MotoGP > MotoGP 2005 Round 14: Qatar GP > Race Results
MotoGPQuatarOctober 1, 2005
MotoGP World Championship Grand Prix Round 14
Qatar Grand Prix at Losail

Hero Melandri Just Misses Out on Victory

Qualifying >>

This was a classic MotoGP encounter played out in fierce heat on a tricky track and the man of the moment was Marco Melandri (Team Movistar Honda RC211V). The Italian Honda star finished second to Valentino Rossi (Yamaha) with Nicky Hayden (Repsol Honda RC211V) third, but Marco, riding injured, showed true class in an epic battle with Rossi.



Marco MELANDRI (Team Movistar Honda MotoGP)


Nicky HAYDEN (Repsol Honda Team)


Loris Capirossi (Ducati) led from pole into turn one from the lights with Hayden in close company before Sete Gibernau (Team Movistar Honda RC211V) barged his way to second with Rossi on his shoulder, relegating Hayden to fourth in the early stages of lap one.

With track temperature at a heady 45 degrees and ambient temperature at 39 degrees this was always going to be a tough race over 22-laps of the 5.38km Losail track. There was more grip available than in the two days of practice – but that was only on the ‘racing line’ – dust and disaster lay mere centimeters away. There was also a strong headwind for riders to contend with.

Capirossi led the field over the line to complete lap one, before Gibernau swooped on him under braking into turn one. This move unsettled the Ducati man and in the space of another two turns, Rossi had moved up to second and Hayden to third.

Colin Edwards (Yamaha) snatched fourth from Capirossi on the next lap and now Marco was making ground on the leaders. But Gibernau had begun work on putting a gap between himself and his pursuers and had a lead of just under a second by lap six.

Melandri had passed Nicky for third by now and the front five of Gibernau, Rossi, Melandri, Hayden and Edwards had shrugged off Capirossi and were in a race of their own. Max Biaggi (Repsol Honda RC211V), who was never in contention here, pitted on lap eight.

As Melandri made his first pass on Rossi to take second on lap 10, the front five had now become four – Edwards couldn’t handle the hot pace as the leaders lapped in the low 1min 58s bracket. Nicky Hayden set the fastest lap of the race on lap nine at 1min 57.903s.

Rossi then retook second place from Marco and began to reduce Gibernau’s lead. By lap 15 it was down to just 0.4 seconds from a high of 1.1 seconds. But Marco had ideas of his own about this race and re-passed Rossi on lap 17 to set about his team-mate.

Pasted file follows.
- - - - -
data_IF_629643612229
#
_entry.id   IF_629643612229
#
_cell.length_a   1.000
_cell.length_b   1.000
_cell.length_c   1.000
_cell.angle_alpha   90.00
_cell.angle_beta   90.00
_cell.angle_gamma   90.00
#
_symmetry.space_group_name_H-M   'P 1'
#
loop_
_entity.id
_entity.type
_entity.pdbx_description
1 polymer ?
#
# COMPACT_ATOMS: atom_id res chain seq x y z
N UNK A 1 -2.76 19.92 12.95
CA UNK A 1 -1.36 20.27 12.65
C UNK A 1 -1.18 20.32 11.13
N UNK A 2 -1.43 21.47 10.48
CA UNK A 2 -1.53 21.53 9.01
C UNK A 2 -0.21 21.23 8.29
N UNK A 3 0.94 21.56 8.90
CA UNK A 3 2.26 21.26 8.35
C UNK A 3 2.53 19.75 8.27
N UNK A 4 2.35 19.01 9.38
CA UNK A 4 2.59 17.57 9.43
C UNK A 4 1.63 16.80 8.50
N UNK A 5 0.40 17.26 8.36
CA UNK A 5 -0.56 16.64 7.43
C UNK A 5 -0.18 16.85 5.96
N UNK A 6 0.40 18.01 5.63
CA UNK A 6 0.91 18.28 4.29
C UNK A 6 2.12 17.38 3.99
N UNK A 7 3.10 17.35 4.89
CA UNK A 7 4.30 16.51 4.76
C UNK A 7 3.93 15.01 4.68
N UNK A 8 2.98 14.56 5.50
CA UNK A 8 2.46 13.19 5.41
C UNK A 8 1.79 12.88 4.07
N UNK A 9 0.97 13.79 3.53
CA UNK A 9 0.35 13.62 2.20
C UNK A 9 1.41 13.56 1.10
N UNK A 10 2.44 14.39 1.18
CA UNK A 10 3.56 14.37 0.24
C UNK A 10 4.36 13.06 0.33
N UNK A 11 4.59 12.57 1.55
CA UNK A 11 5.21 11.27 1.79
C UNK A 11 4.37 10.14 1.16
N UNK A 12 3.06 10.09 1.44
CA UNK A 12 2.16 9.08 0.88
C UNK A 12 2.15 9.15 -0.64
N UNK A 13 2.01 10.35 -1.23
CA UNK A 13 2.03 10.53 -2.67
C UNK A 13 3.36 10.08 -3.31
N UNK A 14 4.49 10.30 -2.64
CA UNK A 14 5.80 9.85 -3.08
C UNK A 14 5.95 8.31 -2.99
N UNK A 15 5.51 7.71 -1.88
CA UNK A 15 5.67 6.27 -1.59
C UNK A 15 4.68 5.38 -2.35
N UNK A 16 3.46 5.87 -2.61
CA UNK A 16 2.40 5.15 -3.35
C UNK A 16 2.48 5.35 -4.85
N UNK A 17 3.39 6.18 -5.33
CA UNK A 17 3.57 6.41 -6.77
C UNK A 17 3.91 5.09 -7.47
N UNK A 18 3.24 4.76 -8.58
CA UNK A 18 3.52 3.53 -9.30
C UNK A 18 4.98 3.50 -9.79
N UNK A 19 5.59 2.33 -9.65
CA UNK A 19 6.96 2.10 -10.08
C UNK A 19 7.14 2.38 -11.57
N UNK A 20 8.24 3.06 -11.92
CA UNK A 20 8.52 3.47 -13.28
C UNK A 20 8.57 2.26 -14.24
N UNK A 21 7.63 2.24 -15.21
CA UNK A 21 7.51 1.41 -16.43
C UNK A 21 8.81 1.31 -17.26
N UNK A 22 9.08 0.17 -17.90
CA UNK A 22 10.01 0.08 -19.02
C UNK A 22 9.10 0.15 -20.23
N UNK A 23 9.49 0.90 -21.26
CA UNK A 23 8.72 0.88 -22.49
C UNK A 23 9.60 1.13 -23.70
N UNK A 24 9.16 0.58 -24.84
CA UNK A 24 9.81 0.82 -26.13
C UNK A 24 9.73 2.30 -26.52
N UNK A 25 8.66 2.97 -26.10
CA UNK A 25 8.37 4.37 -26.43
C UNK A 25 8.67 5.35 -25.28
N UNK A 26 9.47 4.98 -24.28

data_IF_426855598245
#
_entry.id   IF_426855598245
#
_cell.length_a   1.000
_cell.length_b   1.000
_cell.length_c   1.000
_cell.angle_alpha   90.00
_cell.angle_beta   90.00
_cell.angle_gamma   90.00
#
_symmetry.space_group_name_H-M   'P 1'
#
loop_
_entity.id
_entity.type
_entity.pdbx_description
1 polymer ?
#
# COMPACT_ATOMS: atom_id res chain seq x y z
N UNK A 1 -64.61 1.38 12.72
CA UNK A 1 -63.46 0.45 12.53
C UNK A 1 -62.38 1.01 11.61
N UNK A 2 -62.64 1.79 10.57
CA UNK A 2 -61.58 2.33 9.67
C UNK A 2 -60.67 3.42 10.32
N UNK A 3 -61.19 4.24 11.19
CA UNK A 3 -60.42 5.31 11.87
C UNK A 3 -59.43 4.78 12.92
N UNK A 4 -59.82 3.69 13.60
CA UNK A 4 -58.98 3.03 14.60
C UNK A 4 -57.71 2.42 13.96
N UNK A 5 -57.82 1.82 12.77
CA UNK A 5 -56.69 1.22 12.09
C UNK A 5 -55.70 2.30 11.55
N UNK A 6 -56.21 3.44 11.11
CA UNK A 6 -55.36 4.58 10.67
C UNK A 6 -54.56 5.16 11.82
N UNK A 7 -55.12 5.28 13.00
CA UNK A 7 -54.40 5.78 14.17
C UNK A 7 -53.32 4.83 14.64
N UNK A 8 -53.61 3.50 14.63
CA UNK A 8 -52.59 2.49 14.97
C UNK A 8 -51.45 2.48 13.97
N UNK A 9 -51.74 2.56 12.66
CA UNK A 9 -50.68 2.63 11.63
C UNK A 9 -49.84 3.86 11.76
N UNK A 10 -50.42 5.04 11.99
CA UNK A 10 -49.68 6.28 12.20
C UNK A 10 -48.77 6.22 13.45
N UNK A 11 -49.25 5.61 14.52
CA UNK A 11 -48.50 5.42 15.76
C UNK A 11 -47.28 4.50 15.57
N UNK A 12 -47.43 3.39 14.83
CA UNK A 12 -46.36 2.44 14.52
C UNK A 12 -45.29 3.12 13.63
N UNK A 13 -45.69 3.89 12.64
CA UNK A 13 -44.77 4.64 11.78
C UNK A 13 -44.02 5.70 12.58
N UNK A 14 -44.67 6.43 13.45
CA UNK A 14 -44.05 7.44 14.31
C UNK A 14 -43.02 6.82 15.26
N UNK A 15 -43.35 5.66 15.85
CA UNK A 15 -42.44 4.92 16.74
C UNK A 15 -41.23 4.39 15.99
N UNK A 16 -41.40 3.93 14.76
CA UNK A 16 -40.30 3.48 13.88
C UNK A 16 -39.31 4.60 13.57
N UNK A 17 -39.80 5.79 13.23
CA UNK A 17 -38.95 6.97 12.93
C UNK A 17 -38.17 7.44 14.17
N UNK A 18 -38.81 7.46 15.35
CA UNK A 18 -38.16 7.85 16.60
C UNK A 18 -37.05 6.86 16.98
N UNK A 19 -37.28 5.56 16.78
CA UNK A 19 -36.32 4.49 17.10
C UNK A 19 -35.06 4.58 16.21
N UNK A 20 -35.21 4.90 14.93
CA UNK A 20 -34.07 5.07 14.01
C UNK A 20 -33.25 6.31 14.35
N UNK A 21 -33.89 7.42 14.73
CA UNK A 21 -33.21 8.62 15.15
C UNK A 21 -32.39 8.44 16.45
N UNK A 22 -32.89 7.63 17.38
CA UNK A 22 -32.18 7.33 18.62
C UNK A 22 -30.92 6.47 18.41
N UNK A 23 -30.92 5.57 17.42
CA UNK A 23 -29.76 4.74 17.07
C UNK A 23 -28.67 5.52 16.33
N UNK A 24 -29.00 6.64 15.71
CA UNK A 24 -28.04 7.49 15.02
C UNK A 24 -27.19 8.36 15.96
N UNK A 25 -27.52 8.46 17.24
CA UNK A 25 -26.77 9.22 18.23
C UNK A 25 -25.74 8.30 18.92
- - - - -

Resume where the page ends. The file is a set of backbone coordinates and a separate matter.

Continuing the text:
On the next lap Melandri pounced up the inside and Sete ran into the gravel as he tried to counteract Melandri’s bold move. Gibernau rejoined the race to finish fifth, but the action was at the front and was a two-way fight between Rossi and Melandri as Nicky dropped back in third.

Melandri was able to fend off Rossi at turn one at the end of the start/finish straight for two laps before Rossi made a move stick on the penultimate lap. Marco shadowed him and then dived up the inside five turns from the flag only to run wide onto the kerb on the exit and lose crucial advantage.

Rossi held on for the win, but Melandri, despite the stitches in his right foot, showed that he is a match for the World Champion both in speed and daring. Nicky finished third, Edwards fourth.

Melandri said, “That was the best race of the season for me. I felt good after practice yesterday, the bike was ready and we did a great job with Michelin. I didn’t get a good start in the race, took it calmly for the first few laps and lost a bit of time as I made up the positions. I passed Edwards and Hayden to catch up with the leaders, the bike was running perfectly and my only thought was to finish on the podium. I tried to pass Valentino on the last lap but I made a mistake and ran off track. Despite that it was an incredible race.”

Nicky said, “I’m so happy to be to be on the podium today. Before the race things weren’t going to plan. In the morning warm-up we were so slow and were in real trouble. My guys made some changes and I have to be real grateful to them as they got it right and that’s why I got third. The bike was so much better in the race than it had been all weekend - so much faster.”

Sete, in fifth, said “Once again we've had a great race without the final result we deserved. I led the race until Marco came in a little aggressively and I had to run off my line. But it’s no use complaining; we’re doing some things well and some things badly. We’re leading races regularly but for one reason or another we haven’t been able to finish them off. But we can’t keep talking about bad luck – the unlucky guy is the one who never gets to run at the front at all. I still think things will change.”

Alex Barros (Camel Honda RC211V) finished ninth and said, “I think Qatar has been the worst weekend of the year, despite having finished the race in the top ten and even passing a few guys. To be honest I was never able to get a decent enough feeling to aim for a better result and of course, that doesn’t make me happy. I didn’t enjoy it, I was quite slow, I couldn’t battle and to put it simply, I was frustrated.”

Shane Byrne, standing in for the injured Troy Bayliss (Camel Honda RC211V), was 13th. He said, “We got really close to the rest here, but in the race I had a lot of trouble with the front. The team did a great job with setting up the rest of the bike though. Chassis, suspension, rear tyre, everything was perfect, but just as I began to push I got problems with the front-end. I knew that I could go quicker, but every time I tried, I risked going down. It’s a real shame because after the practice we did, I thought we could get into the top ten.”